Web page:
We may be on the third night of Hanukkah, but for Lemony Snicket, our guest advice columnist this holiday season, the "oil" has now "run out." It's been only a mild irritant to cede our space to him every Tuesday in December, and we've been pleased to see so many questions submitted in the spirit of the season and of Snicketry. Whether your gift-giving deadline is December 25 or the eighth day of the more ancient winter holiday, we urge you to consider Mr. Snicket's recent picture-book collaboration with Brett Helquist, The Lump of Coal (aren't there many people on your list you've long wanted to give such a thing to?), or his previous heartwarming holiday tale, The Latke Who Couldn't Stop Screaming, or, yes, those thirteen deliciously miserable stories that first brought him to our attention, the Series of Unfortunate Events.
Thanks to Mr. Snicket and his various intrepid intermediaries for their help in bringing his wisdom to us all month, and to our Omni readers for asking the questions we've all had on our minds. Unhappy holidays to you all.
Dear Mr. Snicket: Is it really a wonderful life?
With all due respect,
Dear Michael: There are only two novels by the name of It I can name offhand. One is by the British novelist Elinor Glyn, and it describes various decadent goings-on in the aristocracy, particularly an unbridled sexuality fueled by bohemian philosophy and jazz. The other is by Stephen King, and if memory serves is about a killer clown. In my opinion, one of these Its is a wonderful life and the other is not.
Dear Mr. Snicket: Having written so much about beautiful young women in misfortune, I hope you can help me. For the past few months, my life and job have become a nightmare. Strange people with cameras and microphones have started following me everywhere. When I was considered for a promotion, people accused me of wanting to murder my colleague. And on a family outing to a turkey farm, a lovely photograph of me was spoiled by a turkey being slaughtered in the background. Life under these circumstances has become unbearable. What shall I do, Lemony Snicket?
With all due respect,
--Sarah from Alaska
Dear Sarah: Though we do not always receive the fates we deserve, it never hurts to examine one’s recent actions to see if we have received our just deserts, a phrase which here means "circumstances which are the direct consequences of our actions." Have you announced yourself as a capable, qualified candidate for this promotion you are seeking, only to have revealed yourself to be so inarticulate that others suspect you of utter dimwittedness? Have you dishonestly insinuated terrible things about other candidates for the job? Have you attached yourself to individuals and organizations who proclaim honesty and integrity but have revealed themselves, in recent history, to be contemptuous of the very principles they espouse, leading to a flagrant disregard for one's fellow man and woman? If so, change your life. If not, move away from Alaska. You may be mistaken for someone who ought to change their life.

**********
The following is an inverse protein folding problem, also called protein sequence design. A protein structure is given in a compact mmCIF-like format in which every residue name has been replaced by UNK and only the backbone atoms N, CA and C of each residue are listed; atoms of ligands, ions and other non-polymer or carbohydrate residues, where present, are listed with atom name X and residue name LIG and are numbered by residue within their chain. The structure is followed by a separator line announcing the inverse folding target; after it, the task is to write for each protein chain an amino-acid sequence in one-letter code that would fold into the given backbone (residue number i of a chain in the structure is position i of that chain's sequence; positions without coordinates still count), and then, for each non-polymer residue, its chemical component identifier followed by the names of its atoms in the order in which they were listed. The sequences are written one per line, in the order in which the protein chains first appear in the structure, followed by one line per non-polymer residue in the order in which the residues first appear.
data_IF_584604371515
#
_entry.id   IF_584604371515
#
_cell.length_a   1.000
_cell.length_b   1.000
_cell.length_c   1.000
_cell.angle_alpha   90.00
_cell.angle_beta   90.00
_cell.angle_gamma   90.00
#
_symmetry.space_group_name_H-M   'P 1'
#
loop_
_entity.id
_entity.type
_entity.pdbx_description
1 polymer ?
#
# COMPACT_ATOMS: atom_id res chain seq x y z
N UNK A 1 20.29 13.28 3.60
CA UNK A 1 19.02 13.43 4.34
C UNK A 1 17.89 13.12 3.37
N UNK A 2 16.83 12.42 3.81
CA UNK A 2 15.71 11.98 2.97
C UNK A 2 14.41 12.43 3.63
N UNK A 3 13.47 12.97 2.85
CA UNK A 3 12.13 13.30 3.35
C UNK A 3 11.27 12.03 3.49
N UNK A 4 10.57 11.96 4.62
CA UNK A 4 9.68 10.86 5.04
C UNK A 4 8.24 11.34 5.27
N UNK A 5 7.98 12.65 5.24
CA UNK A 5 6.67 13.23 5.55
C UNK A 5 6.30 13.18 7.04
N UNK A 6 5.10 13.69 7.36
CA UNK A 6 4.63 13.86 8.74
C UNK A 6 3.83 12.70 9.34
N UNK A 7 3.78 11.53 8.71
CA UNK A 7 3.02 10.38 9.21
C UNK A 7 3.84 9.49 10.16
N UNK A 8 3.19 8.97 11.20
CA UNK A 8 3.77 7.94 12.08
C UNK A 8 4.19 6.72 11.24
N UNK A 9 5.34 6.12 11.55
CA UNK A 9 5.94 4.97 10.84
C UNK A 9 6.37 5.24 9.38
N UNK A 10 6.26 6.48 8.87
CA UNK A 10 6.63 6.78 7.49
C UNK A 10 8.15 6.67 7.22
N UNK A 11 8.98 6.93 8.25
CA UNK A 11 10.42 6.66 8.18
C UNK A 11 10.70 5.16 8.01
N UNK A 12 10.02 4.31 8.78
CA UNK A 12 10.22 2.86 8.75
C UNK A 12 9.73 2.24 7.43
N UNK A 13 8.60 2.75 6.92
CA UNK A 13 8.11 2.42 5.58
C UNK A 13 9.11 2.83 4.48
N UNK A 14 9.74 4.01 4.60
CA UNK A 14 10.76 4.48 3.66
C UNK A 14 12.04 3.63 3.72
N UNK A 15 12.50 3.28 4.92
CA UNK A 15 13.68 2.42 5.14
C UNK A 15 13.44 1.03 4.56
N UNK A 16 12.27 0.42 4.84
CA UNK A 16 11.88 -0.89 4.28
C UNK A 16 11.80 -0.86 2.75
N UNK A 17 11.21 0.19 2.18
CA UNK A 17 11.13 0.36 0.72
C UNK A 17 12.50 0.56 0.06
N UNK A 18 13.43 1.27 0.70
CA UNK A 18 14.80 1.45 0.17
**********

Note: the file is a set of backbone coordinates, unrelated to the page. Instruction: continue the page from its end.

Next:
Dear Mr. Snicket: Did the Baudelaire parents have a recipe for eggnog?
Dear Anonymous: Indeed they did, and it is a recipe I follow every winter:
One dozen eggs
Milk or heavy cream
Cognac or brandy
A loaf of good bread
First, determine who in your party is not qualified to drink alcohol, such as people operating heavy machinery and/or children. For everyone else, place one sugar cube in each cocktail glass, and then pour two parts cognac with one part Cointreau and the juice of one Meyer lemon into a cocktail shaker with ice, shake, and pour into the cocktail glasses. Garnish with slice of Meyer lemon and serve. These are brandy sidecars, and they are delicious, particularly in the later sips, when the sugar cubes have dissolved.
In the morning, some of your guests may feel a bit groggy, and you may revive them by mixing the eggs, cream, and cinnamon in a large bowl, in which you soak the loaf of bread, cut into thick slices. Fry this bread in small batches and serve. This is French toast, and this is also delicious.
People may ask you where the eggnog is. Tell them never mind, because eggnog is atrocious.
Dear Mr. Snicket: I am a recent college graduate, and sadly I am not working in my chosen career. As an Anthropology Major there are many things I can do, such as dig up really old pots, piece together the human skeleton, work with animals, and study various cultures around the globe. I have also worked on the College newspaper, and Children's Museum, and a Pizza Parlor.
What would you suggest that I do in general, since I have no idea. What should I do to get employed, which skills are most important?
Are you looking to hire in the near future, I know the job would bring much unpleasantness, but I feel that I am a good candidate, since I have experienced much hardships while doing archaeology, such as mosquitos, scorpions, rain, heat, cold showers, and killer bees.
Dear Queequeg: I suggest a career as an advice columnist. My research indicates that virtually no skill whatsoever is required.